nep-ene New Economics Papers
on Energy Economics
Issue of 2016‒05‒08
thirty-six papers chosen by
Roger Fouquet
London School of Economics

  1. Global Energy Outlook 2015 By Richard G. Newell; Yifei Qian; Daniel Raimi
  2. Quantifying the Implicit Climate Subsidy Received by Leading Fossil Fuel Companies By Chris Hope; Jimena Alvarez; Paul Gilding
  3. Can Information Provision Help Households Reduce their Electricity Consumption? A Study from Thailand By Kannika Thampanishvong
  4. Energy efficiency in french homes: how much does it cost? By Edouard Civel; Jérémy Elbeze
  5. Efficient diffusion of renewable energies: A roller-coaster ride By Carsten Helm; Mathias Mier
  6. Cost of Oklahoma Grid-tied Solar Panel and Wind Turbine Systems for a Representative Household By Ghaith, Ahmad; Epplin, Francis; Frazier, R. Scott
  7. Interaction between CO2 emissions trading and renewable energy subsidies under uncertainty: feed-in tariffs as a safety net against over-allocation By Oskar Lecuyer; Philippe Quirion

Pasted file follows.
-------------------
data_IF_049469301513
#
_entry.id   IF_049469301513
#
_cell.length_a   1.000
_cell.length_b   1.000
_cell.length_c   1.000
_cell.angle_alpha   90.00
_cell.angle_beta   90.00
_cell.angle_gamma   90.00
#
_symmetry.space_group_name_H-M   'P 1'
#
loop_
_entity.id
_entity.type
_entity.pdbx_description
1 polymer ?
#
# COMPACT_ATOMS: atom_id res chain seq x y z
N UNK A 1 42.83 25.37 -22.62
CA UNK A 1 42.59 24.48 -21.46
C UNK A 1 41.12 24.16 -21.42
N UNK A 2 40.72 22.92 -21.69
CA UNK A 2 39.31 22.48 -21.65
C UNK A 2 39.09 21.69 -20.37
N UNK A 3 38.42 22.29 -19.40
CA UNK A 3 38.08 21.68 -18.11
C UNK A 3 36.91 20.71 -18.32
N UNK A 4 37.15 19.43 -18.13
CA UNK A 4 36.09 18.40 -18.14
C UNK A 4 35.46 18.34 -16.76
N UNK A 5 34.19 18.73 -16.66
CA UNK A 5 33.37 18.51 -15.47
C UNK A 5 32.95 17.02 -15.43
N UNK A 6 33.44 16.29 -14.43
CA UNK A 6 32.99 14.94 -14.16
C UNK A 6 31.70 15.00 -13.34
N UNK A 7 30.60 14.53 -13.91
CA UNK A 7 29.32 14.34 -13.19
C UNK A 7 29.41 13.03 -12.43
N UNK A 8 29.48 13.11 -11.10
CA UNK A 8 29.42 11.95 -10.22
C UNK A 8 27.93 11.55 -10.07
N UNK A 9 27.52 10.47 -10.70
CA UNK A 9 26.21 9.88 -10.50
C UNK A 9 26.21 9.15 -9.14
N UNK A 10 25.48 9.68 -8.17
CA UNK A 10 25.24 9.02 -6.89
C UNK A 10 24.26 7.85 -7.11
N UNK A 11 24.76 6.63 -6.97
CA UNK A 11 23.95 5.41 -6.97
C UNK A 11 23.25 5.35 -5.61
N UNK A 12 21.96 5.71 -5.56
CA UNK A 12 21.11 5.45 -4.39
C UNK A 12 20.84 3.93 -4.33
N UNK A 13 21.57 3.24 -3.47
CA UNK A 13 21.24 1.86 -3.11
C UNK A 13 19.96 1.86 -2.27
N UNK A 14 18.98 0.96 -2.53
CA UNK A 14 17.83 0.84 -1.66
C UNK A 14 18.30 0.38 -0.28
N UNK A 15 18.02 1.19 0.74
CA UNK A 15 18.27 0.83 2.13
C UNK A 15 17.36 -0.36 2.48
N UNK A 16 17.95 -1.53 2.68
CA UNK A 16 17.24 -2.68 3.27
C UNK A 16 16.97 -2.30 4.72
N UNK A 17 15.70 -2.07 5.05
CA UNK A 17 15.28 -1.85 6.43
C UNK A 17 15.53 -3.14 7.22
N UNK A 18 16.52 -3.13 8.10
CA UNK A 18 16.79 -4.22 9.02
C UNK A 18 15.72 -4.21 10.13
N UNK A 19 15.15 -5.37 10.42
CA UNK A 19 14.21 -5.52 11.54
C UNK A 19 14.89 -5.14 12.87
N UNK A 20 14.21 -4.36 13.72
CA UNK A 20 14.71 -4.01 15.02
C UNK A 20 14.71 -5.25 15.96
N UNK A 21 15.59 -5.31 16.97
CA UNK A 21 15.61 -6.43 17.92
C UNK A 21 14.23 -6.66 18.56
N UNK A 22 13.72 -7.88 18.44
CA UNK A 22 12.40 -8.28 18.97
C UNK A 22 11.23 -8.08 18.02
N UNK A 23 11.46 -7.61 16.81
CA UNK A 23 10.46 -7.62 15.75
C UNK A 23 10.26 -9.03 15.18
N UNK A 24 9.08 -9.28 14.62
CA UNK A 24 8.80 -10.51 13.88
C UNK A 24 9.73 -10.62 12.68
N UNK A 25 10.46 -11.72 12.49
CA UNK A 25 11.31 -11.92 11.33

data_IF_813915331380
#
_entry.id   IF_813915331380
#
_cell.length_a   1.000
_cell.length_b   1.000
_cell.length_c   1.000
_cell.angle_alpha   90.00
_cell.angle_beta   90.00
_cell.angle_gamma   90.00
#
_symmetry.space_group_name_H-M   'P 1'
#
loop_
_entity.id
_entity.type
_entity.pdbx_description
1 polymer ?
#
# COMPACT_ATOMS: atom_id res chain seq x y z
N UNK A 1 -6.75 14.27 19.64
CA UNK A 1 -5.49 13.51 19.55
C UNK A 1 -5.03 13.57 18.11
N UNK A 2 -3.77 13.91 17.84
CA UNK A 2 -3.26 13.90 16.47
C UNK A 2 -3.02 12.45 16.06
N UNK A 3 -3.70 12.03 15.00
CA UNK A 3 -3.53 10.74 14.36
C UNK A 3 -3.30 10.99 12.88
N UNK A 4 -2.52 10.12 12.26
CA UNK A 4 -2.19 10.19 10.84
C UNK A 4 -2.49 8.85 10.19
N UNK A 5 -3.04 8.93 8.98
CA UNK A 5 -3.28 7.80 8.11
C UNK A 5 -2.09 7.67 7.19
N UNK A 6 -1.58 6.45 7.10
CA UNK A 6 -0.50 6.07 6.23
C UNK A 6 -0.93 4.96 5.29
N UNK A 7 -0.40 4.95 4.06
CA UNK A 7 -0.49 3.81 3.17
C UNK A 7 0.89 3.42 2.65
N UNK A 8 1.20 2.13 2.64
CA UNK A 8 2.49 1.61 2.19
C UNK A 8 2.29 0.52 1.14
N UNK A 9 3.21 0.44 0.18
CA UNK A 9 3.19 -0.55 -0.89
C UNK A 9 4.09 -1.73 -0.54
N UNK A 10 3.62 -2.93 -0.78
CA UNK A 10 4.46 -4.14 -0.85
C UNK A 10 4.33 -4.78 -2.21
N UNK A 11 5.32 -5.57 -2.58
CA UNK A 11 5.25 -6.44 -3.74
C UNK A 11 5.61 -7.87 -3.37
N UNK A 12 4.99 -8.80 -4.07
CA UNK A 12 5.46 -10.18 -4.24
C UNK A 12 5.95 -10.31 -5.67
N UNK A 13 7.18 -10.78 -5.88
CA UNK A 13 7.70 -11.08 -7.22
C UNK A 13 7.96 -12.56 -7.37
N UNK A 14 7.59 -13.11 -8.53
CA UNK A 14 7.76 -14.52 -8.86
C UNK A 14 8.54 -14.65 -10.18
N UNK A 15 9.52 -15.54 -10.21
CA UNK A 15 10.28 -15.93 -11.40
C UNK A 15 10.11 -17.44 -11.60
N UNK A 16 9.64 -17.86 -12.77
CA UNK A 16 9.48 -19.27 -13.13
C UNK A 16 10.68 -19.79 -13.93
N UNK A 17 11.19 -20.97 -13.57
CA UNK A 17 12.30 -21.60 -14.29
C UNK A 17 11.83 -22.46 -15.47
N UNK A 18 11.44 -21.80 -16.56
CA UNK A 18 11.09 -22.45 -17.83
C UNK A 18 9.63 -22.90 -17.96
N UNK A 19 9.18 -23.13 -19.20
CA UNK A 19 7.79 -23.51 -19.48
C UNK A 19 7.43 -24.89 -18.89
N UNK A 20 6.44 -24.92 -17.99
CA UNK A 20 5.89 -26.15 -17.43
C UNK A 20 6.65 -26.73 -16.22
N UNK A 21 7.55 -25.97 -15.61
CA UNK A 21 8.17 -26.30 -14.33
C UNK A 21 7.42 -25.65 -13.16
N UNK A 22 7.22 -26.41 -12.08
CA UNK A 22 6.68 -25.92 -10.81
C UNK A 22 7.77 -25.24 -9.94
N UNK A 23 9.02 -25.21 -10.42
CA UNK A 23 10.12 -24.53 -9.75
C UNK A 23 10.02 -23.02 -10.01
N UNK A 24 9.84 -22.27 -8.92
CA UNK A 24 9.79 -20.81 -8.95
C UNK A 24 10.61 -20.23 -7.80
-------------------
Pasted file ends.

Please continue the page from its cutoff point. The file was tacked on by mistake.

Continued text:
8. Microéconomie de l’hydroélectricité : Partie 1 Valeurs de l'eau By Crampes, Claude; Moreaux, Michel
  9. Microéconomie de l’hydroélectricité : Partie 2 La gestion des barrages By Crampes, Claude; Moreaux, Michel
  10. Electricity Pricing for North Vietnam By Nguyen Van Song; Nguyen Van Hanh
  12. On the impact of dollar movements on oil currencies By Gabriel Gomes
  13. Regional Economic Development, Energy Consumption and Carbon Emissions in China By Chunhua Wang
  14. The Challenges of Macroeconomic Management of Natural Resource Revenues in Developing Countries: The Case of Uganda By Tilak, Doshi; Fred, Joutz; Lakuma, Corti Paul; Lwanga, Musa; Baltasar, Manzano
  15. Changing pattern of energy use in Indian agriculture and linkage between energy and commodity prices By Jha, Girish; Kumar, Rajeev; Singh, Alka; Pal, Suresh
  16. Does urbanization cause increasing energy demand in Pakistan? Empirical evidence from STIRPAT model By Shahbaz, Muhammad; Chaudhary, A. R.; Ozturk, Ilhan
  17. Does a small cost share reflect a negligible role for energy in economic production? Testing for aggregate production functions including capital, labor, and useful exergy through a cointegration-based method By Santos, João; Domingos, Tiago; Sousa, Tânia; St. Aubyn, Miguel